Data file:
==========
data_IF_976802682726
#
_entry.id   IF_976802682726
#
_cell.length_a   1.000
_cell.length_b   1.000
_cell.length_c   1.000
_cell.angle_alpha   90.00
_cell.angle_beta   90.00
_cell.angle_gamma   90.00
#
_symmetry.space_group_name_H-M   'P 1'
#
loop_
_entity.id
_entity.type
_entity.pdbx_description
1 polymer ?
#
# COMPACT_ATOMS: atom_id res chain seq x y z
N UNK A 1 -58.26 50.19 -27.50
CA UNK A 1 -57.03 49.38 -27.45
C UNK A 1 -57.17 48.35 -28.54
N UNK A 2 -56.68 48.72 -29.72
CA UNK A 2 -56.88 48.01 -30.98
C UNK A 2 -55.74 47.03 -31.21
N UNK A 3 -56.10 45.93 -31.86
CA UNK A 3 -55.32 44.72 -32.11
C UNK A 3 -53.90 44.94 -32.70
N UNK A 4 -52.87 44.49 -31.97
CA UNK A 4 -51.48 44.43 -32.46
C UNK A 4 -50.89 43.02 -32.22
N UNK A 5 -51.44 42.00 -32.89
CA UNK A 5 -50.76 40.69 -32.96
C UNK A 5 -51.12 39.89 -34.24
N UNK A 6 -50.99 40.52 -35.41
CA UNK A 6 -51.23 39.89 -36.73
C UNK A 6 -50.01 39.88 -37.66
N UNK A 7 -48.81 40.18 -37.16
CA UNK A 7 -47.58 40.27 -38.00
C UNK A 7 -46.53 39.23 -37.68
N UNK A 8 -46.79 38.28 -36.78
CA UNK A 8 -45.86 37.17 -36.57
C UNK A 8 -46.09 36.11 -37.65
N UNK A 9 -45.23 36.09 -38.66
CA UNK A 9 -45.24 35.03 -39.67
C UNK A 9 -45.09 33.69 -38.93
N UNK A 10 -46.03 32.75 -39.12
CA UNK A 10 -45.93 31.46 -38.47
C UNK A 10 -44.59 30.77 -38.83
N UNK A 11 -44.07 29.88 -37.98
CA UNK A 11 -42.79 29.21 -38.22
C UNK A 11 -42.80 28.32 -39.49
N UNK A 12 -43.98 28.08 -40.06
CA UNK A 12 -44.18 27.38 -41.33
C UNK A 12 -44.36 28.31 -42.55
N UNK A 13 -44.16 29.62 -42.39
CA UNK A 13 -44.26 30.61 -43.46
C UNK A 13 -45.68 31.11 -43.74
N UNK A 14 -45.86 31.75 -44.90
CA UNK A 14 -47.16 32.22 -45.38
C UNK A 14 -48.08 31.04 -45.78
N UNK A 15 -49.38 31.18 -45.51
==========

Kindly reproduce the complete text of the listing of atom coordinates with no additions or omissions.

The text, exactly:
data_IF_976802682726
#
_entry.id   IF_976802682726
#
_cell.length_a   1.000
_cell.length_b   1.000
_cell.length_c   1.000
_cell.angle_alpha   90.00
_cell.angle_beta   90.00
_cell.angle_gamma   90.00
#
_symmetry.space_group_name_H-M   'P 1'
#
loop_
_entity.id
_entity.type
_entity.pdbx_description
1 polymer ?
#
# COMPACT_ATOMS: atom_id res chain seq x y z
N UNK A 1 -58.26 50.19 -27.50
CA UNK A 1 -57.03 49.38 -27.45
C UNK A 1 -57.17 48.35 -28.54
N UNK A 2 -56.68 48.72 -29.72
CA UNK A 2 -56.88 48.01 -30.98
C UNK A 2 -55.74 47.03 -31.21
N UNK A 3 -56.10 45.93 -31.86
CA UNK A 3 -55.32 44.72 -32.11
C UNK A 3 -53.90 44.94 -32.70
N UNK A 4 -52.87 44.49 -31.97
CA UNK A 4 -51.48 44.43 -32.46
C UNK A 4 -50.89 43.02 -32.22
N UNK A 5 -51.44 42.00 -32.89
CA UNK A 5 -50.76 40.69 -32.96
C UNK A 5 -51.12 39.89 -34.24
N UNK A 6 -50.99 40.52 -35.41
CA UNK A 6 -51.23 39.89 -36.73
C UNK A 6 -50.01 39.88 -37.66
N UNK A 7 -48.81 40.18 -37.16
CA UNK A 7 -47.58 40.27 -38.00
C UNK A 7 -46.53 39.23 -37.68
N UNK A 8 -46.79 38.28 -36.78
CA UNK A 8 -45.86 37.17 -36.57
C UNK A 8 -46.09 36.11 -37.65
N UNK A 9 -45.23 36.09 -38.66
CA UNK A 9 -45.24 35.03 -39.67
C UNK A 9 -45.09 33.69 -38.93
N UNK A 10 -46.03 32.75 -39.12
CA UNK A 10 -45.93 31.46 -38.47
C UNK A 10 -44.59 30.77 -38.83
N UNK A 11 -44.07 29.88 -37.98
CA UNK A 11 -42.79 29.21 -38.22
C UNK A 11 -42.80 28.32 -39.49
N UNK A 12 -43.98 28.08 -40.06
CA UNK A 12 -44.18 27.38 -41.33
C UNK A 12 -44.36 28.31 -42.55
N UNK A 13 -44.16 29.62 -42.39
CA UNK A 13 -44.26 30.61 -43.46
C UNK A 13 -45.68 31.11 -43.74
N UNK A 14 -45.86 31.75 -44.90
CA UNK A 14 -47.16 32.22 -45.38
C UNK A 14 -48.08 31.04 -45.78
N UNK A 15 -49.38 31.18 -45.51